In an effort to improve the classification system for judo, researchers from Vrije Universiteit Amsterdam (VU) will attend the 2017 IBSA Judo European Championships in the United Kingdom (August 3 – 6), and they need your help.
The aim of the research is to examine how different types of vision impairment impact judo performance. This will help to determine whether new tests of vision impairment such as tests of motion perception, contrast sensitivity, and sensitivity to light should be included in classification.
All judokas attending the 2017 IBSA Judo European Championships will be invited to participate. Participating judokas will take part in a range of visual tests and receive personal feedback on their test results. The tests can be administered at a time convenient to the athlete during their stay in the UK and testing will not interfere with the planning of events during either the tournament or the training camp.
Results of the visual tests will be compared to the outcome of competition at the IBSA Judo European Championships as well as other VI judo tournaments, to examine which tests best explain the impact of vision impairment on judo performance. Individual test results will be used for research purposes only, and will not be available to classifiers, so they can in no way impact the current classification of athletes. We are interested in testing all athletes, irrespective of their level of vision.
Further information on the classification research to take place will be send out to all National Federations participating in the 2017 IBSA Judo European Championships. For any questions or considerations regarding this research, please get in contact with VU researcher Kai Krabben at firstname.lastname@example.org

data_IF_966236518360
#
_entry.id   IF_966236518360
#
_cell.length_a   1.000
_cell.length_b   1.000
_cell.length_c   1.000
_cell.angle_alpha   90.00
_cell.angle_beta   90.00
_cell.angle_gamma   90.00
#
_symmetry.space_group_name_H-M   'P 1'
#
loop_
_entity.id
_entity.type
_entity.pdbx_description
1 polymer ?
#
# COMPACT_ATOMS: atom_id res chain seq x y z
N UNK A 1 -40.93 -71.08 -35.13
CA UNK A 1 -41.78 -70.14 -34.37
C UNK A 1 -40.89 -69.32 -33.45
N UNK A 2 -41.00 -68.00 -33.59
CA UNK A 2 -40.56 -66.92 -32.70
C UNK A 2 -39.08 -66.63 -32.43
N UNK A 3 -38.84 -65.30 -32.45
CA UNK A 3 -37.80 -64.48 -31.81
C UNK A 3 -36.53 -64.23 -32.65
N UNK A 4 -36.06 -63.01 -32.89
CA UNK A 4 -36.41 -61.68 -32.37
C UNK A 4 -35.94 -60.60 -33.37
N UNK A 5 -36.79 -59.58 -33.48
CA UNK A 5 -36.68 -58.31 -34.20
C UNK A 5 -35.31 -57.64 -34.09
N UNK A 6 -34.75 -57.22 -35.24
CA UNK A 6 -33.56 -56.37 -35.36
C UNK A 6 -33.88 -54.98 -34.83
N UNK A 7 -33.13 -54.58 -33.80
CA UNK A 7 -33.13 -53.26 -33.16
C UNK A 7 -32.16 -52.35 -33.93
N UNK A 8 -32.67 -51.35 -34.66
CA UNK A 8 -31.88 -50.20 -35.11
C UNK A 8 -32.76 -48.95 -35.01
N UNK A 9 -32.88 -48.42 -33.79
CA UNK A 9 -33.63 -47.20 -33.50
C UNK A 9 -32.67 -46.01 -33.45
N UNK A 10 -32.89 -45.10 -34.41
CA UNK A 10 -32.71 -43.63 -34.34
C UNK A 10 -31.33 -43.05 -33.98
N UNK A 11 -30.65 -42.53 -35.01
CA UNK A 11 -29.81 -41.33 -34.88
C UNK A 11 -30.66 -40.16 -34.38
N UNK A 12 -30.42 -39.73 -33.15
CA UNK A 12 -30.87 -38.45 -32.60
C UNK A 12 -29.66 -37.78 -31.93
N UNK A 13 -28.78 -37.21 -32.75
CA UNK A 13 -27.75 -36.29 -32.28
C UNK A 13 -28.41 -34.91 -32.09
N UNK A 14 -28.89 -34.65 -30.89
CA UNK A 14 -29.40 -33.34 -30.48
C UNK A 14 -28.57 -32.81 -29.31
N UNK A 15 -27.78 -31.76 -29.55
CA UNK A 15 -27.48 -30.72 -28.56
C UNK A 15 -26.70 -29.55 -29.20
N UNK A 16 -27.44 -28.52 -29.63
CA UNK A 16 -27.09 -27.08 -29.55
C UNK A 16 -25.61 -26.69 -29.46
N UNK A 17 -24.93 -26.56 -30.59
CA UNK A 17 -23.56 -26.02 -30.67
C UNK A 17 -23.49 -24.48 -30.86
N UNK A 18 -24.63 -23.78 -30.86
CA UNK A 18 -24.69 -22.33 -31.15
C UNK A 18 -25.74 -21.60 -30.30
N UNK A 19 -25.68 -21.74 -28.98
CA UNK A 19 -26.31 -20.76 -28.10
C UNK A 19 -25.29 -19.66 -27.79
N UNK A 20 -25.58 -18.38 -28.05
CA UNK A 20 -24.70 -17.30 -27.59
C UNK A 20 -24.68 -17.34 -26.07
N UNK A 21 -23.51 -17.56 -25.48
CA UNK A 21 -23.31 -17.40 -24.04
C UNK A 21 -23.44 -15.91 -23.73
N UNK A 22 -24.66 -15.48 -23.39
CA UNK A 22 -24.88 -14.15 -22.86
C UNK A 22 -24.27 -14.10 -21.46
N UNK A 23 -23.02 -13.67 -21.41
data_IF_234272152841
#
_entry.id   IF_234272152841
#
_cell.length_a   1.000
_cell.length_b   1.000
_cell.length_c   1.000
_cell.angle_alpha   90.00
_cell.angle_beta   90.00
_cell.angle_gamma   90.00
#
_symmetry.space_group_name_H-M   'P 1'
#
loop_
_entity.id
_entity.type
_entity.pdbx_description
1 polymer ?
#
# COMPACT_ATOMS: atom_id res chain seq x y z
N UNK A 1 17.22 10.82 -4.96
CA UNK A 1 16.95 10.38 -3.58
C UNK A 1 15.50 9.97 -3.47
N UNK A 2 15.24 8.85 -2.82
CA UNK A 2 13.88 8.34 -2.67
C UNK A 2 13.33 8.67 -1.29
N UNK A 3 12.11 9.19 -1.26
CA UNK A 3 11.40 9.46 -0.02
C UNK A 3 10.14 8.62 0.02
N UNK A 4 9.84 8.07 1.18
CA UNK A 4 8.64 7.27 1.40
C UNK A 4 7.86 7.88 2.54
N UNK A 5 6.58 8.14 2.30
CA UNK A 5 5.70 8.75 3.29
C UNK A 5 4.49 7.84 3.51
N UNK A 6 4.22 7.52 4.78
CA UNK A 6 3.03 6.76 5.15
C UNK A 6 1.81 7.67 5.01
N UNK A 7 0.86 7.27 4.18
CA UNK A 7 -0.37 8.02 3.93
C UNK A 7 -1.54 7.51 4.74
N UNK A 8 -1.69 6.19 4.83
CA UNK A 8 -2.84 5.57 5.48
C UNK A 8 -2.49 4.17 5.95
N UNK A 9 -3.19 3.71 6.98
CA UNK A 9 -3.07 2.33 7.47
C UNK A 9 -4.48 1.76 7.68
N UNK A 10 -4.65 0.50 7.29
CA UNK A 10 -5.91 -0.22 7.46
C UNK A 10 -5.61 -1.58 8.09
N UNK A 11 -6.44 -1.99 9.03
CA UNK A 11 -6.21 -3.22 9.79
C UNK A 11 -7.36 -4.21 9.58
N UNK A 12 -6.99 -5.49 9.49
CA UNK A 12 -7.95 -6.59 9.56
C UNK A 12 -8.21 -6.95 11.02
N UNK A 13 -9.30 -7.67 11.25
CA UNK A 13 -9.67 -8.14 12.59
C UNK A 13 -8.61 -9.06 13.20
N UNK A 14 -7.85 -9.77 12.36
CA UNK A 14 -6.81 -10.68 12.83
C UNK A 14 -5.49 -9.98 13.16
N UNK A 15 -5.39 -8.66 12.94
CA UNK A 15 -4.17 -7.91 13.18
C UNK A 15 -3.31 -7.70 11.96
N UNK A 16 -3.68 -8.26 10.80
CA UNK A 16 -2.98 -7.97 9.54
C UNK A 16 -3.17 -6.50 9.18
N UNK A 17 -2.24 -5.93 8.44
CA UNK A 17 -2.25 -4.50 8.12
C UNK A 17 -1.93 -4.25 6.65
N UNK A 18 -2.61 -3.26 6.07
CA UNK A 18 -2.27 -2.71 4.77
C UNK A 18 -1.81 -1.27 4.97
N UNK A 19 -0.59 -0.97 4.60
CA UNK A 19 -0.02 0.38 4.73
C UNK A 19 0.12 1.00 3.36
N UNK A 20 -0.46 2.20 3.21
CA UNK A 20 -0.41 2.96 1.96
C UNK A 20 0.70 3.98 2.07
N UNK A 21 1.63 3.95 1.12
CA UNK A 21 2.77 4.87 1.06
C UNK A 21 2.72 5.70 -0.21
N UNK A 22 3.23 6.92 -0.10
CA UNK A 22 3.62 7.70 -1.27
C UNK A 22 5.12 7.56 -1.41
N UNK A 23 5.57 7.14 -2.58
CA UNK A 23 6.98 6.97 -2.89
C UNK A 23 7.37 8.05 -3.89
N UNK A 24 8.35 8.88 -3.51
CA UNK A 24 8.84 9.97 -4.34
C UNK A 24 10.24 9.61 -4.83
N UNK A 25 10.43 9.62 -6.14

Judo is one of the most popular sports for people with vision impairment. To maximise the fairness of competition for all athletes in VI judo, the International Blind Sports Federation (IBSA) is evaluating the present classification system. IBSA helps to fund the VU Classification Research and Development Centre for athletes with vision impairment
to develop new, evidence-based criteria for classification based on the specific visual demands of judo.
As a first step, researchers of the VU interviewed a panel of experts in VI judo (consisting of athletes – active and retired, coaches and administrators) on the specific needs of a new classification system for judokas with vision impairment. This expert panel clearly identified the need for a new, evidence-based classification criteria for VI judo. In particular, they identified the need for additional tests not currently used in classification to better account for the impact of impairment on performance in judo.